In her essay exploring race, class, and identity, Norimine describes how she fell for a man from this very place she is from — a place that is “not glamorous or exotic,” and where “many immigrant kids somehow thrived.”
I had known what I was getting myself into, falling for someone who had very strong ties to the Palouse. I was only 23 when we married, and I had never wanted to be content with the first comfortable option I got. I had wanted to move back abroad, even at the risk of losing a green card. But over time my love for Owen translated to a love for the land that made him, helped him grow. I became comfortable with the idea of living there, while Owen—thinking he had made a commitment to someone who’s going anywhere but there—became comfortable with leaving.
Those dusty, yellow-brown rolling Palouse hills that never looked more beautiful? They were decrepit to Owen, a constant reminder of the land that wasted away under chemical farming to which he helped contribute. We’d drive by and he’d point to the gashes in the hills formed by water runoff, a sign of the damage endured after decades of abuse.
We were looking at the same site but saw very different things. I had romanticized returning to the land that Owen’s family held such ownership to. Owen now saw something else—confinement.
At UCLA’s Donated Body Program, Dean Fisher uses a device to dissolve the dead bodies of donors. This alkaline hydrolysis machine, called the “Resomator,” turns bodies into liquid and pure white bone, which is then pounded and scattered at sea. Compared to cremation, alkaline hydrolysis is better for the environment, yet the process is currently only legal in the U.K. and in 14 U.S. states and three Canadian provinces. Is this the machine that could disrupt the death industry?
The machine is mid-cycle. Fisher, grey-haired and tall in light green scrubs, explains what’s happening inside the high-pressure chamber: potassium hydroxide is being mixed with water heated to 150°C. A biochemical reaction is taking place and the flesh is melting off the bones. Over the course of up to four hours, the strong alkaline base causes everything but the skeleton to break down to the original components that built it: sugar, salt, peptides and amino acids; DNA unzips into its nucleobases, cytosine, guanine, adenine, thymine. The body becomes fertiliser and soap, a sterile watery liquid that looks like weak tea. The liquid shoots through a pipe into a holding tank in the opposite corner of the room where it will cool down, be brought down to an acceptable pH for the water treatment plant, and be released down the drain.
Fisher says I can step outside if it all gets too much, but it’s not actually that terrible. The human body, liquefied, smells like steamed clams.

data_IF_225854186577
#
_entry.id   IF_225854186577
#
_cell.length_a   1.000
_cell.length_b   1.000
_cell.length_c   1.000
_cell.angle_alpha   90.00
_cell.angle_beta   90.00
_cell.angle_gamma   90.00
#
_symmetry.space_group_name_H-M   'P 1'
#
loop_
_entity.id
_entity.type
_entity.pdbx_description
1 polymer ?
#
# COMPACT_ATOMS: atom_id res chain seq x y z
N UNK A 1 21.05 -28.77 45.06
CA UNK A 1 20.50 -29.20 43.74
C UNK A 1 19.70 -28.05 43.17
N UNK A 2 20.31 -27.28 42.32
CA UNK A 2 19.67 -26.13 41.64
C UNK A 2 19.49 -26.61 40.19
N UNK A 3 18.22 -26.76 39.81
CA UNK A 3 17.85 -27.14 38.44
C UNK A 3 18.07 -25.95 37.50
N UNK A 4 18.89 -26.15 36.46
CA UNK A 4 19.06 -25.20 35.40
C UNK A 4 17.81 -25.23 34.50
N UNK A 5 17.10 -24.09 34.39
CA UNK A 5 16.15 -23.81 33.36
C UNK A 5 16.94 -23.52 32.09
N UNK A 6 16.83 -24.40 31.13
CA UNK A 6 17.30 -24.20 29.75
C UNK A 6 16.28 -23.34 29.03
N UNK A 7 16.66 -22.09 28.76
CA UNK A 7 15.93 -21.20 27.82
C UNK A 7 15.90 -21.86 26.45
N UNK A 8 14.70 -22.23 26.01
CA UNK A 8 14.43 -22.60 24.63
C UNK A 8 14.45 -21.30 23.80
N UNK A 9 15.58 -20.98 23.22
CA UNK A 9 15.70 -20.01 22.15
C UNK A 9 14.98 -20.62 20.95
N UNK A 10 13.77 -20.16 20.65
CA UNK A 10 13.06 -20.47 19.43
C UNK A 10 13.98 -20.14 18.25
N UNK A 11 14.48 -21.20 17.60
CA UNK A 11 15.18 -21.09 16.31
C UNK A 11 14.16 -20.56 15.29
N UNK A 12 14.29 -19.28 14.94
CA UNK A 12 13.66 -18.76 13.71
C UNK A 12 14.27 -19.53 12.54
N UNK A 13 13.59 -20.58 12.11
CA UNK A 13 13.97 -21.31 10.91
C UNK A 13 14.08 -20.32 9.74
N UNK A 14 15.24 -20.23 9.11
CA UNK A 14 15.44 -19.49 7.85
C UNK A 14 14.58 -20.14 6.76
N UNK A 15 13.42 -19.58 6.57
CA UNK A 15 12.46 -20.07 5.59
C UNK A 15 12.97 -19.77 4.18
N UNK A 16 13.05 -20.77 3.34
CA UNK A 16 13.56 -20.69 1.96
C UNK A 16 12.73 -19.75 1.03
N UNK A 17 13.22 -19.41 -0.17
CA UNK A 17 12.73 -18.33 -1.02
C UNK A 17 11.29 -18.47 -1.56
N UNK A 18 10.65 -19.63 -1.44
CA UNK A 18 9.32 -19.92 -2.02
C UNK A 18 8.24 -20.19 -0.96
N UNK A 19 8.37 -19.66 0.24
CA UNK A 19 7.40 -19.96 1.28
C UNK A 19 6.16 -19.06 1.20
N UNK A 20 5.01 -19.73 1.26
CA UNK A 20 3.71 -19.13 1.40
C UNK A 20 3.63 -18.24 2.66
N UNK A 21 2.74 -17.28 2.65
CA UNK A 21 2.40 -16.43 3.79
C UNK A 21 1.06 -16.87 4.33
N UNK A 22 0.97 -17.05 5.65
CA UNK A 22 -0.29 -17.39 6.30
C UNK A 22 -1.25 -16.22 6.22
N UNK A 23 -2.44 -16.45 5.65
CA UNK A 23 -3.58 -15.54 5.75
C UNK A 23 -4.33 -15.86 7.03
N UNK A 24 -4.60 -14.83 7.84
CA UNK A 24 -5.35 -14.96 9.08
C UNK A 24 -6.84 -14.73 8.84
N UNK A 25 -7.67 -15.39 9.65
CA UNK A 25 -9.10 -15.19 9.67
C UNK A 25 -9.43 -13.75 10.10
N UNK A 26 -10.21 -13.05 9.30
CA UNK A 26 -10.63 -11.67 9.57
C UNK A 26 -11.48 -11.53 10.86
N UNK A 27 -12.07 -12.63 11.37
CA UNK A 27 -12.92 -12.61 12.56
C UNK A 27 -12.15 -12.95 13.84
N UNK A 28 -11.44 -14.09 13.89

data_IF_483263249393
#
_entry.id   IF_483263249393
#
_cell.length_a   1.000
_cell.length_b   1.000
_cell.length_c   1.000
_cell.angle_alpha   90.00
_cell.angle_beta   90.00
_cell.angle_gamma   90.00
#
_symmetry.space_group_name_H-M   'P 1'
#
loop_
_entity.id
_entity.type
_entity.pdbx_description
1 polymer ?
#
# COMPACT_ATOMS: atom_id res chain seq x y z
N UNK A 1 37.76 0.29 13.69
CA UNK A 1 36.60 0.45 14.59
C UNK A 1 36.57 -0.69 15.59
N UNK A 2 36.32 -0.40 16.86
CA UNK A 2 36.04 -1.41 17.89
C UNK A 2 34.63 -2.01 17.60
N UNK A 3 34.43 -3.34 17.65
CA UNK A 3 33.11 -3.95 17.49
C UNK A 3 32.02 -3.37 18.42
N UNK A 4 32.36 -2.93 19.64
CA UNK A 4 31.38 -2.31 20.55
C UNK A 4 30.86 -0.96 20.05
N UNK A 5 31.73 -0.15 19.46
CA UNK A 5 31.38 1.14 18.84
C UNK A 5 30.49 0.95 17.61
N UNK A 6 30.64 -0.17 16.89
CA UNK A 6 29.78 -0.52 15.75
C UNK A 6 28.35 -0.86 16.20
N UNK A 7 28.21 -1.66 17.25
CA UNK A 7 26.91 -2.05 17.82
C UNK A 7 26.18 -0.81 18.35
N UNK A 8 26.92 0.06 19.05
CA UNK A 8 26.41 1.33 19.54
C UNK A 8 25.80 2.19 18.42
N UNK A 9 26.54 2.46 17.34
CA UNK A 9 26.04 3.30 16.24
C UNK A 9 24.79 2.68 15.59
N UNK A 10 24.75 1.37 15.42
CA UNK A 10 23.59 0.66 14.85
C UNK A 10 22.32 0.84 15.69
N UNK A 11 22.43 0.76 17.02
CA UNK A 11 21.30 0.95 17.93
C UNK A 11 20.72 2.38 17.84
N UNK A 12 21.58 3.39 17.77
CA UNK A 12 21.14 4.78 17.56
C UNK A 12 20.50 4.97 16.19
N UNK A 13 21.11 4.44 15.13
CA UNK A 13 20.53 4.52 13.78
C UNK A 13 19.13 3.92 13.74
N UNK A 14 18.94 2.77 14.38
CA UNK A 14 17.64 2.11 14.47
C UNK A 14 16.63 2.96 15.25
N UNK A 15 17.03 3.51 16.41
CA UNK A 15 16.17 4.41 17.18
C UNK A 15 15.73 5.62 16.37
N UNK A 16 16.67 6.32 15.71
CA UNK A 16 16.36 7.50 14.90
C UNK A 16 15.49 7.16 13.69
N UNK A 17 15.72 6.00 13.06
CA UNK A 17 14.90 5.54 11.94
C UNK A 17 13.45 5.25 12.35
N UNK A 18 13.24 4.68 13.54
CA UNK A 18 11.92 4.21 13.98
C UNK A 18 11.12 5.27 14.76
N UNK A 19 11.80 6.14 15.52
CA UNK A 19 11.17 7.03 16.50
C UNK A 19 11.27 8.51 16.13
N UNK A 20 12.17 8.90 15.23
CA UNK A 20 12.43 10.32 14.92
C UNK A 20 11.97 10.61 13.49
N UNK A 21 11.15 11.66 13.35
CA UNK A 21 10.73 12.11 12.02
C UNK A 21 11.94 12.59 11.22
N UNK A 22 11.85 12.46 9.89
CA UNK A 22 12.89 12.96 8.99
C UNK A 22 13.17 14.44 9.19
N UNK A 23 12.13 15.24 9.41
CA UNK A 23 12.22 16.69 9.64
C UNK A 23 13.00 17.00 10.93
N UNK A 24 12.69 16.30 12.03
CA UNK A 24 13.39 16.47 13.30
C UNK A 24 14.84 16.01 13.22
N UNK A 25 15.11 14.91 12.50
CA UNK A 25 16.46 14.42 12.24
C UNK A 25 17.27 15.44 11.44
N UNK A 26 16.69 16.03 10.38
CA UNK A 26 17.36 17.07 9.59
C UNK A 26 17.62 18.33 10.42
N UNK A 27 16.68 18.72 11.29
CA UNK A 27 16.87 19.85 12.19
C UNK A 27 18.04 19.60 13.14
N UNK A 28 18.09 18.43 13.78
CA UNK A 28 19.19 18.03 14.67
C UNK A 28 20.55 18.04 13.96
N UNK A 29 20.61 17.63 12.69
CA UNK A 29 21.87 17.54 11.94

Here’s how it works: an agent records a video of a targeted slot machine, sends the footage back to St. Petersburg, and Alex analyzes the slot’s behavior to determine the moment it will pay out. “By using these cues to beat slots in multiple casinos,” writes Brendan Koerner in Wired, “a four-person team can earn more than $250,000 a week.”
In the course of reverse engineering Novomatic’s software, Alex encountered his first PRNG. He was instantly fascinated by the elegance of this sort of algorithm, which is designed to spew forth an endless series of results that appear impossible to forecast. It does this by taking an initial number, known as a seed, and then mashing it together with various hidden and shifting inputs—the time from a machine’s internal clock, for example. Writing such algorithms requires tremendous mathematical skill, since they’re supposed to produce an output that defies human comprehension; ideally, a PRNG should approximate the utter unpredictability of radioactive decay.
After wrapping up the casino gig, Alex spent six months teaching himself everything he could about PRNGs—in part because he admired their beauty but also because he knew that such expertise could prove profitable. “I mastered it to the point where I can develop such algorithms myself, on a level I am yet to see in a gambling machine,” says Alex, who will never be accused of lacking confidence. “It’s in my bloodstream now. I feel the numbers; I know how they move.”
In 2014, Oregonian reporter Casey Parks contacted local hospitals to find transgender patients who were interested in telling their stories. One doctor, Karin Selva, had a 15-year-old patient named Jay who was willing to share his own. Parks met Jay and his mother Nancy the following year, soon after his first testosterone shot, and has spent hundreds of hours with him since — at home with family and friends, on school visits, and during medical appointments. In the first piece of a three-part series, Parks chronicles the realization that would prompt Jay’s medical transition.